Highland Council to create arms length organisation for Community Learning and Leisure

Members of The Highland Council’s Education, Culture and Sport (ECS) Committee have agreed to a major transfer of the management and delivery of Community Learning and Leisure Services to an arms length organisation (ALO).

The transfer which will take place in the financial year 2011/12 will save the Council £1 million per year through an ALO. The decision affects over 1,000 Highland Council staff, around 124 properties and an annual budget in excess of £15 million.

The target date for transfer to an ALO is 1 October 2011. Council staff moving to the organisation would transfer under the Transfer of Undertakings Regulations (TUPE) 2005. The organisation will have the potential to become more focussed on customer needs under the direction of a Board of Directors with business and community expertise.

Welcoming the decision to transfer the management and delivery of Community Learning and Leisure Services to an ALO, Councillor Bill Fernie, Chairman of The Highland Council’s Education, Culture and Sport Committee said: “We have taken this approach to make huge savings but also to ensure that for the most part the public will still have continuity of local amenities and services under the remit of Community Learning and Leisure. By creating an arms length organisation Highland Council will be able to find £1 million savings without further reduction in Community Learning and Leisure Service delivery or closure of facilities.”

He added: “The new organisation will have potential opportunities to: secure alternative sources of funding not available to local authorities; expand its business activities through increased provision of catering and merchandising; and create greater community identity with facilities and activities which are operated by a charity.”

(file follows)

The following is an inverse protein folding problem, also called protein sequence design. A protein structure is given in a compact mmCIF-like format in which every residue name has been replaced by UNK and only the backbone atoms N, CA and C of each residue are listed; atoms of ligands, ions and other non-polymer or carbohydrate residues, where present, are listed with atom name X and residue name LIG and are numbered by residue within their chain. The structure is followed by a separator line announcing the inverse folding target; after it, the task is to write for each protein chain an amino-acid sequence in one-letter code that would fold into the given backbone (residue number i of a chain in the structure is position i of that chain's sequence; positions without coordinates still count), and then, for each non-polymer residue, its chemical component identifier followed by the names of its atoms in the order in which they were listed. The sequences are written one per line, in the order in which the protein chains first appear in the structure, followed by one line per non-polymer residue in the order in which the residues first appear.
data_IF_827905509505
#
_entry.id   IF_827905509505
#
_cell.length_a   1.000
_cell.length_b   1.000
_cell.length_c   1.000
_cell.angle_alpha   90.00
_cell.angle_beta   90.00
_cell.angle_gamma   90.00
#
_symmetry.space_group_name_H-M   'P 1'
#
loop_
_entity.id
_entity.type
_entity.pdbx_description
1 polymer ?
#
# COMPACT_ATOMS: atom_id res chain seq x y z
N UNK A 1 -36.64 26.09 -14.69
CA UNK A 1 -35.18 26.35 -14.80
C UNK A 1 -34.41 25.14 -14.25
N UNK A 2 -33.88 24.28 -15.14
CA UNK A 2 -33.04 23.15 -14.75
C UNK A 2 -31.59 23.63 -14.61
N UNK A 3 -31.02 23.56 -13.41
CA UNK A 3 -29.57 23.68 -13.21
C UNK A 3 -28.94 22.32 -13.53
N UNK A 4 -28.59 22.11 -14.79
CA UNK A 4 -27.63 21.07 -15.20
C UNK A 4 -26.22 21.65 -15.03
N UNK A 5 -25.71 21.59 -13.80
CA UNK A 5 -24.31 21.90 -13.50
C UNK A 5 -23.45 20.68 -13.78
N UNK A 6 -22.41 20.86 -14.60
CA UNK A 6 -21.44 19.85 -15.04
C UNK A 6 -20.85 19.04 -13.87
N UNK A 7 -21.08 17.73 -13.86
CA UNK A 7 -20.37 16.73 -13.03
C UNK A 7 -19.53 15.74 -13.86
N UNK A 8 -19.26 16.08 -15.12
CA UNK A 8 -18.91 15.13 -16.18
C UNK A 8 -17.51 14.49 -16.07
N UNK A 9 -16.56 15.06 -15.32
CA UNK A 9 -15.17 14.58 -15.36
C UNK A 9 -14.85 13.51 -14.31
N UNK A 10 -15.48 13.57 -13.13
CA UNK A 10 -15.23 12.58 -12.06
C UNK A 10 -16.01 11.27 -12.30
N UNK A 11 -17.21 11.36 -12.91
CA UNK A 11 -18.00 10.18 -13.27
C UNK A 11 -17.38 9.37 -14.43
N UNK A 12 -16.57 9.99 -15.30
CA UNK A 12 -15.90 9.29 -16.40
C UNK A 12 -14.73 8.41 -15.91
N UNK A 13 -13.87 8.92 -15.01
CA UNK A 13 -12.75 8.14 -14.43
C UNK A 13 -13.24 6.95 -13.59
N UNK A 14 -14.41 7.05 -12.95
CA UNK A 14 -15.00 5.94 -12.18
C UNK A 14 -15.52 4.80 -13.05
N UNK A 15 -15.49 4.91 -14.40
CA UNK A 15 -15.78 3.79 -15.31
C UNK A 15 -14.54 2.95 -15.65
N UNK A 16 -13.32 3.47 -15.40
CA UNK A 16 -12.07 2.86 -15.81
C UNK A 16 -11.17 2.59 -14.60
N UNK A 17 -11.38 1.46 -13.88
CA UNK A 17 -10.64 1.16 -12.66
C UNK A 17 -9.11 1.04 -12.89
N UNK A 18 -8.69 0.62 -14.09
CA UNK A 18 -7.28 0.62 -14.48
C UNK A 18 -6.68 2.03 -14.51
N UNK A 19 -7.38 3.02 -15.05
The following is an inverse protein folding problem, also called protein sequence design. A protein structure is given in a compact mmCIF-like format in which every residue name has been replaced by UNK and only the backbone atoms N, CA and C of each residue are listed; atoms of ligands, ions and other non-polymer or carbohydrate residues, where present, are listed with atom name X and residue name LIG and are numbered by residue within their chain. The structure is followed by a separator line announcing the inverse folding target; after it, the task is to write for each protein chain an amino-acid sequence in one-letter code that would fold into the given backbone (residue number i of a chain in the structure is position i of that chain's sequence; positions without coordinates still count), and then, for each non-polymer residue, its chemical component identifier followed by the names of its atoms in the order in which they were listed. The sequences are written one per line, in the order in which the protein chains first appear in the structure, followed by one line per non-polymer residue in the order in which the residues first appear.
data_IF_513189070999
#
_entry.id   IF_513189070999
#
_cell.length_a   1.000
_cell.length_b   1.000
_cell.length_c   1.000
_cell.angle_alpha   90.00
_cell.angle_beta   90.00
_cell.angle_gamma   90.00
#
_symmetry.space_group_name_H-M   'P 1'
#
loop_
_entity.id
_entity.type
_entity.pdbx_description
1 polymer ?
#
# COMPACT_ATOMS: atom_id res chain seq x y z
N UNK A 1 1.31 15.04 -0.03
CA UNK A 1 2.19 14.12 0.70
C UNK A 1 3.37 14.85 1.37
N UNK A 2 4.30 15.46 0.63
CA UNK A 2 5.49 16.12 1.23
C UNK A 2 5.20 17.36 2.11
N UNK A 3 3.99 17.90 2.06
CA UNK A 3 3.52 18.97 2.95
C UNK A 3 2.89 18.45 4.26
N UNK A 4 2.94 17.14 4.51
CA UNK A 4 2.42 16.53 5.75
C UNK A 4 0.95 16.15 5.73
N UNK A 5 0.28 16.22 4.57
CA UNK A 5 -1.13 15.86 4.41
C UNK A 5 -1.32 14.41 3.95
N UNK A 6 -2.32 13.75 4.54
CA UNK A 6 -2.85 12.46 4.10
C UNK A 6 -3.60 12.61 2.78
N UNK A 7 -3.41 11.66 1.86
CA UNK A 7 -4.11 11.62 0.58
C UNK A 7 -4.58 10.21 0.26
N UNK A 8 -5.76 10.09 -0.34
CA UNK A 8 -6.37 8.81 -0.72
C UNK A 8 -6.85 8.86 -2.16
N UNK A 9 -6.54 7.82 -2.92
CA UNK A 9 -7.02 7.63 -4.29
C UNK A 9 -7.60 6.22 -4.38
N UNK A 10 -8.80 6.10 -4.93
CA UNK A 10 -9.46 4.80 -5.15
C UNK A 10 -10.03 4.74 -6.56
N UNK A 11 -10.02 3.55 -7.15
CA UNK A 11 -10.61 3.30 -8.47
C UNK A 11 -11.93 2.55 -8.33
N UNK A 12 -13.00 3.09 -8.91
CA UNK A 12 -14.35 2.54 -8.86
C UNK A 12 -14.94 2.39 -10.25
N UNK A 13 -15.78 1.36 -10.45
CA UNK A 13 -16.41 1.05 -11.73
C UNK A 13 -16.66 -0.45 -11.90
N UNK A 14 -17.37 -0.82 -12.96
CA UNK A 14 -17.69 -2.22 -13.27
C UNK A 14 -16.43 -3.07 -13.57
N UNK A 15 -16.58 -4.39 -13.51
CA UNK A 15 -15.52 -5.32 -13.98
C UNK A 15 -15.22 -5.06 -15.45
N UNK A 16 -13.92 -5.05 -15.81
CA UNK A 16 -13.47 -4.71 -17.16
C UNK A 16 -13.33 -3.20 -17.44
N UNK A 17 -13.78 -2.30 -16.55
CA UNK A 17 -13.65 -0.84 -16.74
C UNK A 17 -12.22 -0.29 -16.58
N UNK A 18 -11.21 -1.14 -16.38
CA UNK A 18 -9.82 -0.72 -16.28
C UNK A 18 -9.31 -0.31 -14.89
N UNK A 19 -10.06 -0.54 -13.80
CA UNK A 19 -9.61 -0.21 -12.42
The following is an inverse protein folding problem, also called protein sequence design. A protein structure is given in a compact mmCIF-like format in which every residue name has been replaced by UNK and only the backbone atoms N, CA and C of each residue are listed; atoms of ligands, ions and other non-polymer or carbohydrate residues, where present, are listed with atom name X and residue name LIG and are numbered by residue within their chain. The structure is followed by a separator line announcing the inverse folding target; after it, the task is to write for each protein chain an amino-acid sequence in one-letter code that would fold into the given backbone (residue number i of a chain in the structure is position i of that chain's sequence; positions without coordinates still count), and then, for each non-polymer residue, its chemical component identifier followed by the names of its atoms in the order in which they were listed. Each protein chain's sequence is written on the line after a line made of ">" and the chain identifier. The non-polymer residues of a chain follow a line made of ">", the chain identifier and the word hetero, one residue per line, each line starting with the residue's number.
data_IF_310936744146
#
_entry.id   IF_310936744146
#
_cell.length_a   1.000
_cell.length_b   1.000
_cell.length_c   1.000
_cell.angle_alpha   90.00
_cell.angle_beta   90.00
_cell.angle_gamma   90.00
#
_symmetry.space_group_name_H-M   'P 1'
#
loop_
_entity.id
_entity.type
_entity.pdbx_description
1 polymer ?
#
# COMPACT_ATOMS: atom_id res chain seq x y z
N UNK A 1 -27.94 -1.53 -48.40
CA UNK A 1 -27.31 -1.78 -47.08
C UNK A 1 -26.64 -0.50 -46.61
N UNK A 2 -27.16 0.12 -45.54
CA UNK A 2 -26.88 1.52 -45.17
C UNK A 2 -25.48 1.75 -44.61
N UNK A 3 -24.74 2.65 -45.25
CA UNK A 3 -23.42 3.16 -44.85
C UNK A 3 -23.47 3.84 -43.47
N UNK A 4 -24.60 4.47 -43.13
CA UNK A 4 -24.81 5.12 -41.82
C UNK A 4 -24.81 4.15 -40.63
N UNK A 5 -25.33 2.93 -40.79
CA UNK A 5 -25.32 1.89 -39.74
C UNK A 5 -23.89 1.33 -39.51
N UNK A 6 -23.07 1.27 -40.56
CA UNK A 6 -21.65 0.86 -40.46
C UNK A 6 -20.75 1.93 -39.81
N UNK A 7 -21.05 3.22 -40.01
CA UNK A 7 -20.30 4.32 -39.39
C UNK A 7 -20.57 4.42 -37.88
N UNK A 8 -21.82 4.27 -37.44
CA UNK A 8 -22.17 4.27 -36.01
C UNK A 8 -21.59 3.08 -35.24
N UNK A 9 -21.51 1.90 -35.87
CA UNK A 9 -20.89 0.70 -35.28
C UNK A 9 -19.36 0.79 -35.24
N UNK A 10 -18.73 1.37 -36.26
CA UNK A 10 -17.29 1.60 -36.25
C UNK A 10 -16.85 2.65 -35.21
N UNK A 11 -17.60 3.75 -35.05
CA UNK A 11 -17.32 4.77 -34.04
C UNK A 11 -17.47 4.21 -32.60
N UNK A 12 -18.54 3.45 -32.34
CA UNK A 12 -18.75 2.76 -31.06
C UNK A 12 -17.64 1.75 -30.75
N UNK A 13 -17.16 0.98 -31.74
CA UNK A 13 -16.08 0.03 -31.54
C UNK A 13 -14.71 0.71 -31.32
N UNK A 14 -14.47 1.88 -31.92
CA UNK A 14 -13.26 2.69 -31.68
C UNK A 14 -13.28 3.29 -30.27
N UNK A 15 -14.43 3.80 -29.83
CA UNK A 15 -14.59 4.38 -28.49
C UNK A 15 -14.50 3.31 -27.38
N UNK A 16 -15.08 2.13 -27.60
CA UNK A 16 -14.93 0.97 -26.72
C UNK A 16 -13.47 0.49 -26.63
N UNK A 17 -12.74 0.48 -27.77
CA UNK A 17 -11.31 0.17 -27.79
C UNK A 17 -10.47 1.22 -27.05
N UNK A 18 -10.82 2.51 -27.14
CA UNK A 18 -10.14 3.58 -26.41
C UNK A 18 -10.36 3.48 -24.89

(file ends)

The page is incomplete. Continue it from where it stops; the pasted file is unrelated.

Vice Chairman of the Education, Culture and Sport Committee, Councillor Drew Millar, thanked the Director and staff of Education, Culture and Sport for the vast amount of work, research and time that had been spent in preparing the business case for the creation of an ALO. He added: “Recent budget consultations have shown that the public have a high regard for the facilities and services provided by Community Learning and Leisure. By protecting facilities from closure and avoiding reductions in services we will also be able to protect jobs in our communities.”

A further report will be brought to a meeting of The Highland Council on 12 May to decide the name of the company that would be limited by guarantee with charitable status. Legal documentation for the transfer will be brought to the Council’s Education, Culture and Sport Committee in August 2010 and various reports on the process of transfer affecting staff, properties and establishing the company and service delivery contracts will be reported to future meetings of the Resources and Full Council committees over the coming months.

10 Mar 2011
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